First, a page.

The Associated Students (A.S.) Senate met Wednesday in the Flying A room of the UCen to discuss a resolution regarding bicycles stopping at stop signs and a bill on increasing transparency within A.S.
The resolution, titled “A Resolution Calling upon UCPD, and Santa Barbara Sheriff Department, and the California Highway Patrol to Allow Bicycles to Treat Stop Signs and Red Lights as Yield Signs,” called for adoption of Idaho Stop, which allows bicyclists to legally treat stop signs as yield signs. This has been Idaho state law since 1982, but has yet to be implemented anywhere else. The Senate item, “A Bill to Increase Transparency and Oversight of Student Fees,” would make the use of student fees and the funding of campus entities clearer to the public.
In open forum, second-year math major Andrew Pragin said the Idaho Stop would be impractical off-campus.
“If you’ve been out in the community of Isla Vista, been to the meetings on bike safety, you’d know that the Idaho Stop resolution is not feasible at all,” Pragin said. “UCPD can have the Idaho Stop on campus. [That’s] totally fine until people leave campus to go to I.V. [because] laws change.”
Pragin also said there could be problems with enforcement, as it would most likely be a county ordinance and not a state law.
“People can start yielding at stop signs in I.V. because that’s county land. If you want the county to write an ordinance, all right, but then similar problem, Idaho is a state,” Pragin said. “People would come into the county and have to obey a different law than other places in the state, and it’s kind of weird, and it gives liability to the county.”
Pragin also said the “real problem” is bicyclists’ reluctance to follow traffic laws.
“What problem are you trying to solve with this resolution, the fact that people are getting tickets?” Pragin said, “They’re getting tickets because they’re not following the law. They’re not stopping at the stop signs, and it’s dangerous. People don’t care; they seem to want to kill themselves.”
Pragin said I.V. Foot Patrol (IVFP) should better enforce stop sign laws in I.V.
“They approach the stop signs as if they don’t exist. The problem is, we’re not enforcing [the law]. That’s why people are complaining when they get tickets,” Pragin said, “because they don’t get tickets. I’d rather you pass a resolution that said to follow laws.”
Jerel Constantino, off-campus senator and third-year history of public policy and political science double major, said he will remove Idaho Stop language from the current resolution, but he plans to bring it up again later this year.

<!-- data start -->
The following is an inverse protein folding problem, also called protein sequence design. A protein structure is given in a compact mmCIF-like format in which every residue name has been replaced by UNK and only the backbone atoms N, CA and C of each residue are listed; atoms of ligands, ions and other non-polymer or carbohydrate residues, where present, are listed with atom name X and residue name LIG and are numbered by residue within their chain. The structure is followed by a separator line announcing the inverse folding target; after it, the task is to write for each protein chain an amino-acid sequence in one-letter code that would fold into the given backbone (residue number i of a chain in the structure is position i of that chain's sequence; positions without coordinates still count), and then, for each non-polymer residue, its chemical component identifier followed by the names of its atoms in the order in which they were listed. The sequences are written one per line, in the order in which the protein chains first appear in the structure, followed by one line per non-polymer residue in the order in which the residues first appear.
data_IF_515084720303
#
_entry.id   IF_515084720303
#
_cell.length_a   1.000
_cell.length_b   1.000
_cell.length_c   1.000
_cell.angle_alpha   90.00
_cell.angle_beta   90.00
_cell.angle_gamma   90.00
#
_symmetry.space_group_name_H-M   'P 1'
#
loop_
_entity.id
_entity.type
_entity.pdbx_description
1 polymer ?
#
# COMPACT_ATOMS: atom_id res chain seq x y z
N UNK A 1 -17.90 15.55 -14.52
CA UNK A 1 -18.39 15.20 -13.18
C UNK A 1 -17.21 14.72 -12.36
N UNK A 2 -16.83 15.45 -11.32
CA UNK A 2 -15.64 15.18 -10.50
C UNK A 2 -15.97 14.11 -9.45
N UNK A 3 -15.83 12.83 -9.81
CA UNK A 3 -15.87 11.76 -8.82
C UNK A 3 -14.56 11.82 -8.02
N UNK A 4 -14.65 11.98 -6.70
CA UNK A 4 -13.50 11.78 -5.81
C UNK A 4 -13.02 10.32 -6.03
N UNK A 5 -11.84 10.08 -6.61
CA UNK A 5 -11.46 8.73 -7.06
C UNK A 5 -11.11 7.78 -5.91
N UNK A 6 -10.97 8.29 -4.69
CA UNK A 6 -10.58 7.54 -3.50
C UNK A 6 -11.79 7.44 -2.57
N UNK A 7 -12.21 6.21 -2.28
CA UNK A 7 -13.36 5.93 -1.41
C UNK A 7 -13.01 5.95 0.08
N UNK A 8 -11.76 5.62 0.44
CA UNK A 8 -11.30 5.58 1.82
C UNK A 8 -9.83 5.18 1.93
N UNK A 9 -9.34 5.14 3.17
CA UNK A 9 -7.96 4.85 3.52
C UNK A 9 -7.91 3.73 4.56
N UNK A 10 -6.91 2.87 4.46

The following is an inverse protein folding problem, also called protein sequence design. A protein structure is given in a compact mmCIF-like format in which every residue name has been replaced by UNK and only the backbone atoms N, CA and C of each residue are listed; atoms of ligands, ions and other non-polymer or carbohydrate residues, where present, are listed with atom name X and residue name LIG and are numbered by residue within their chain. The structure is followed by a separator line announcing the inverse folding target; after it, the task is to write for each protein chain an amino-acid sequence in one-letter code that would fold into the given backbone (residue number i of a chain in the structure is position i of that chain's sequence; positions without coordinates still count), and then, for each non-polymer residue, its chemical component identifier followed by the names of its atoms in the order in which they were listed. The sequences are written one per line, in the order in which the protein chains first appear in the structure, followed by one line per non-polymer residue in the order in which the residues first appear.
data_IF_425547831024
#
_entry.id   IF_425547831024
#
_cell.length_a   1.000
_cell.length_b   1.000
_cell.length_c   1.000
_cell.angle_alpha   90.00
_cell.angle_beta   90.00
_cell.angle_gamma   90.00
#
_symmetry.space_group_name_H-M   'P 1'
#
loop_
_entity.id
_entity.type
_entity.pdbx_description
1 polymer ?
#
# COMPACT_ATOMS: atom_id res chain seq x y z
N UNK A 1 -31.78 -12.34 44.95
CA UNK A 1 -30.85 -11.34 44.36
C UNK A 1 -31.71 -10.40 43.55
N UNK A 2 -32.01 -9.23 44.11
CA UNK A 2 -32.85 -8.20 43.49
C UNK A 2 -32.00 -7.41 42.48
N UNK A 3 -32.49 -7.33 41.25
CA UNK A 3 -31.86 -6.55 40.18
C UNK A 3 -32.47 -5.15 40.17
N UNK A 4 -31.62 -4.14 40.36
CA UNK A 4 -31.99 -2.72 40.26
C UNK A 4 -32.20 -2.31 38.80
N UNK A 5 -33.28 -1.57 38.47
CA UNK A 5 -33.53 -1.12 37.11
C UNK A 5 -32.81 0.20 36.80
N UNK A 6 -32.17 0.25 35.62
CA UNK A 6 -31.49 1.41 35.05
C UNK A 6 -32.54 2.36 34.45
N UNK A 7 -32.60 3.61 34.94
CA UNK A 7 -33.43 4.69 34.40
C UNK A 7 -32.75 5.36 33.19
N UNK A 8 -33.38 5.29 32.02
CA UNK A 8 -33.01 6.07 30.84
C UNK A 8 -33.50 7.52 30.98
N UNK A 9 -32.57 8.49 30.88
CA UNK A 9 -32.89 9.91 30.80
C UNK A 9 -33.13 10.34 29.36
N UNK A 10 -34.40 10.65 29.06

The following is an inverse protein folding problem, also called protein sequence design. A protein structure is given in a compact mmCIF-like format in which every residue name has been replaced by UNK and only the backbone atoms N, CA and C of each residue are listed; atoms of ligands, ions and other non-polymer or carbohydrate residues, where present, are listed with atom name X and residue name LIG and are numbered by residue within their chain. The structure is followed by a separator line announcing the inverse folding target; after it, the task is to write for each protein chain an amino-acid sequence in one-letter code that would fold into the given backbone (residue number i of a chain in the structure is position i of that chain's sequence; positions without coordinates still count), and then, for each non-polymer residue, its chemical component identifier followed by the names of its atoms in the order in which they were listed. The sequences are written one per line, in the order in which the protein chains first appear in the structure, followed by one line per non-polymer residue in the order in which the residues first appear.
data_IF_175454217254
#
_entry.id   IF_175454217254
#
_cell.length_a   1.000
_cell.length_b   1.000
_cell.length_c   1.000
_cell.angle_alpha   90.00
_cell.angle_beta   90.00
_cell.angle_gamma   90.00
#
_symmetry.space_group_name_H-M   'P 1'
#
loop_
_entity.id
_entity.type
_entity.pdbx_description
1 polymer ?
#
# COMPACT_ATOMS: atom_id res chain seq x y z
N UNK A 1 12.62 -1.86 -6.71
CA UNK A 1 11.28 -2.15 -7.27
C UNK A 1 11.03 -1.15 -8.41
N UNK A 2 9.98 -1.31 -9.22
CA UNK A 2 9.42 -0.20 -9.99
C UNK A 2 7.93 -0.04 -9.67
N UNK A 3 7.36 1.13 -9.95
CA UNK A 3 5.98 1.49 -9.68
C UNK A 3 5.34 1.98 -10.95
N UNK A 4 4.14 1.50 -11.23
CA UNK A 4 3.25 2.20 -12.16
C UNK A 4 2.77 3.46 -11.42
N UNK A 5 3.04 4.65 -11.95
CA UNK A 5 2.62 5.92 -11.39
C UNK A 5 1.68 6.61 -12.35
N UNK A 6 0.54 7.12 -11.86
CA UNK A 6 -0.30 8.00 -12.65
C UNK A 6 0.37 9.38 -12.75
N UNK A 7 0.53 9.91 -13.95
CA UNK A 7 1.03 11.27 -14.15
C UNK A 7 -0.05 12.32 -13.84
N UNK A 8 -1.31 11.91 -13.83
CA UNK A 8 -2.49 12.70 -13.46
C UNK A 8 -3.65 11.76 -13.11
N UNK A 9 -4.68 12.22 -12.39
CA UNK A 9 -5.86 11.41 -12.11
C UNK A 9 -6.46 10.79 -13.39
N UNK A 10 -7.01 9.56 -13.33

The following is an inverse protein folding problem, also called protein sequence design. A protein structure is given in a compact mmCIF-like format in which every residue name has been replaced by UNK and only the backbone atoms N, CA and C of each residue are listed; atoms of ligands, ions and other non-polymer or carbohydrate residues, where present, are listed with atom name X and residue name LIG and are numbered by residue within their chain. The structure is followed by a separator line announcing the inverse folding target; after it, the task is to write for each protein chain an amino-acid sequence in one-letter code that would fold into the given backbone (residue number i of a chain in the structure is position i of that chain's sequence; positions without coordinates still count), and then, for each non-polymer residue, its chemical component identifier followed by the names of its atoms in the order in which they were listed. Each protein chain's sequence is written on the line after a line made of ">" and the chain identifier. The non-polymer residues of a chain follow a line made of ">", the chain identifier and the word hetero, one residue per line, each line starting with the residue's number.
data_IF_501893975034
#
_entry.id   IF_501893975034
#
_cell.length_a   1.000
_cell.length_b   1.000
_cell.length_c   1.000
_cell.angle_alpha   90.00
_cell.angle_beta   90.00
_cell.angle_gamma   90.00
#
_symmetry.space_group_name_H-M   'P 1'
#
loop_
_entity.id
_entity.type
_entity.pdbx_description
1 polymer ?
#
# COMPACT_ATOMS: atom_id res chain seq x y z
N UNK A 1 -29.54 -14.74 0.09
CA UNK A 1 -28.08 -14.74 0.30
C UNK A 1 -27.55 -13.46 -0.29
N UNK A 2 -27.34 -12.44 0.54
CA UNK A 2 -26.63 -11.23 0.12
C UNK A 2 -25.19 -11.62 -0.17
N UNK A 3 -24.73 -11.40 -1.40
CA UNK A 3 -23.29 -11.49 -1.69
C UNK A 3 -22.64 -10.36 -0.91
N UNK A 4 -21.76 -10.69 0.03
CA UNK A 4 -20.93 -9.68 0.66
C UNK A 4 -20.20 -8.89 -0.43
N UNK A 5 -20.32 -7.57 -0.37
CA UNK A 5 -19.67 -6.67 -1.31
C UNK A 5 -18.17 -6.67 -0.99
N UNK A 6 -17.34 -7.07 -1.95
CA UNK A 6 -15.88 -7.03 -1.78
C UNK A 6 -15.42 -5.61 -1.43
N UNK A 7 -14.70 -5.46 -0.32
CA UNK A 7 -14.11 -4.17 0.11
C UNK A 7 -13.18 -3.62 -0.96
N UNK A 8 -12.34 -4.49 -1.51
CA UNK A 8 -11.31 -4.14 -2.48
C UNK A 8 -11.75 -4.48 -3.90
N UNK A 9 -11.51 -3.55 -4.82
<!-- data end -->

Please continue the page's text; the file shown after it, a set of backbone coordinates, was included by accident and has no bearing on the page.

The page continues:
“I’m pulling the language regarding the Idaho Stop from the resolution, not because I don’t believe in the Idaho Stop, but because it is not a good time politically as this issue is already contentious in itself. I’ll be back,” Constantino said. “The resolution will just be to give bike committee further funding, support their efforts along with IVFP and university affiliates regarding bike safety education.”
“A Resolution Calling upon UCPD, and Santa Barbara Sheriff Department, and the California Highway Patrol to Allow Bicycles to Treat Stop Signs and Red Lights as Yield Signs” was changed to “A Resolution in Support of Bicycle Safety” and passed in a 17-0-2 vote.
During the Consent Calendar portion of the meeting, Constantino discussed and modified “A Bill to Increase Transparency and Oversight of Student Fees.”
Constantino said he plans to add a portion to the bill saying failure to submit an annual fee report would result in disqualification.
“I think that we should do that to have a bite in this policy. So with that, I would like to add in,” Constantino said.
Off-campus senator and third-year political science major Louis Mariano, said he would like another week to review the details of the bill.
“I’m not comfortable passing this today. I would want this tabled so I can do research,” Mariano said. “This is why, in Campus Affairs, I brought up the constitutionality of it.”
Akshaya Natarajan, off-campus senator and second-year Asian American studies and political science double major said she agreed with Constantino.
“I’m in support of this, but, just wondering, did you approach Judicial Council or the Attorney General about this?” Natarajan said.
Constantino said he has not heard from Judicial Council or the Attorney General, which he believes indicates they have no issues with it.
“I assume that they have no problems with it, because this is the most transparent bill I have ever seen this body put out,” Constantino said. “Jimmy [Villarreal, A.S. President] is the only person to reach out to me regarding this bill. I’ve made a website about it; there’s a comment page about it, and no one has made any comments about it.”
Constantino said he thinks A.S. has the power to deny reaffirmation, but he is not positive.
“The only issue seems to be whether or not we can stop groups from reaffirming their fee referendum, and that doesn’t seem to be an issue with Elections committee on the basis that they have turned down reaffirmations in the past,” Constantino said.
“A Bill to Increase Transparency and Oversight of Student Fees” was passed in a 14-5-0 vote.
Also during the meeting, “A Resolution to Promote Feedback on the Association,” “A Resolution Endorsing the Educational Awareness of AB 1007” and “A Resolution Endorsing the Educational Awareness of Senate Bill 656” were sent to External Affairs, “A Resolution to Create a Temporary Committee for University Lobby Day” was sent to Campus Affairs while “A Resolution To Promote a More Inclusive UCSB Campus” and “A Resolution to Create a Group Project to Create a Petition Service For AS” were tabled for a week.